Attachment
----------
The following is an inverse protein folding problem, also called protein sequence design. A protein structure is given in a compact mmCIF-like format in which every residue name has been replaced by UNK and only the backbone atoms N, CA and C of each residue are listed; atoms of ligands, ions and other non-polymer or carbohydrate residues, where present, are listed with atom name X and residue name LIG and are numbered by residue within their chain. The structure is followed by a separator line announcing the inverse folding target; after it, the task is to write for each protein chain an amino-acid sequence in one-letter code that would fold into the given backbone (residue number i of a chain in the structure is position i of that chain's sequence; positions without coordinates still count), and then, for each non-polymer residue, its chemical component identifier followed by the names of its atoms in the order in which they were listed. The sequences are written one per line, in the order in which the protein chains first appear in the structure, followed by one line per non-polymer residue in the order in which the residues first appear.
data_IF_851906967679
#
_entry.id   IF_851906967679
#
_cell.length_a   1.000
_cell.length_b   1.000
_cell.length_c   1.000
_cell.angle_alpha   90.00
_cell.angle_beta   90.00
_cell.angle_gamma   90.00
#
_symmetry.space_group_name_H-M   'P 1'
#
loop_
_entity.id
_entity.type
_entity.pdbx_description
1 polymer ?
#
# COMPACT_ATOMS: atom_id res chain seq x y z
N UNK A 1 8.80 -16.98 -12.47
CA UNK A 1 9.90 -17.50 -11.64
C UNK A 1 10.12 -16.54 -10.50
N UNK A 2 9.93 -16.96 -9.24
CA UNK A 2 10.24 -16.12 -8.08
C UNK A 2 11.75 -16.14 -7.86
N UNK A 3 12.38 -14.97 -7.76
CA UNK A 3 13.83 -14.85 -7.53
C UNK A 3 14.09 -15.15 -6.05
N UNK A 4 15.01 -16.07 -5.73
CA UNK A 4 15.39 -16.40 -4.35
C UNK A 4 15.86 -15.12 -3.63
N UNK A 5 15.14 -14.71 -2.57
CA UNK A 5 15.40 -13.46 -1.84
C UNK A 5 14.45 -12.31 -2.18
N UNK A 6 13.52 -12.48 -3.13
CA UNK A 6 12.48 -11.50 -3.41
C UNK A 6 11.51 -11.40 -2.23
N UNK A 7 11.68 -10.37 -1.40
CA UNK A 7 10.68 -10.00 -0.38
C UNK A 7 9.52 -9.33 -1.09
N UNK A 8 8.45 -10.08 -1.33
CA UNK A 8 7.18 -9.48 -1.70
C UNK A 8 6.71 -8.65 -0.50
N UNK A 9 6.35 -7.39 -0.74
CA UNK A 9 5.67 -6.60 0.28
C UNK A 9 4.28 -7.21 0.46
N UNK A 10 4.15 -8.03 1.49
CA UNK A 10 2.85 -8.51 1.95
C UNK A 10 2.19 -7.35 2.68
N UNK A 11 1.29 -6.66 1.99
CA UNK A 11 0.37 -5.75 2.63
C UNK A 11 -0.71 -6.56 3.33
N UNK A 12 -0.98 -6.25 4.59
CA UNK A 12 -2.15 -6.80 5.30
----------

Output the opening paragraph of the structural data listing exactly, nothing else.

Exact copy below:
The following is an inverse protein folding problem, also called protein sequence design. A protein structure is given in a compact mmCIF-like format in which every residue name has been replaced by UNK and only the backbone atoms N, CA and C of each residue are listed; atoms of ligands, ions and other non-polymer or carbohydrate residues, where present, are listed with atom name X and residue name LIG and are numbered by residue within their chain. The structure is followed by a separator line announcing the inverse folding target; after it, the task is to write for each protein chain an amino-acid sequence in one-letter code that would fold into the given backbone (residue number i of a chain in the structure is position i of that chain's sequence; positions without coordinates still count), and then, for each non-polymer residue, its chemical component identifier followed by the names of its atoms in the order in which they were listed. The sequences are written one per line, in the order in which the protein chains first appear in the structure, followed by one line per non-polymer residue in the order in which the residues first appear.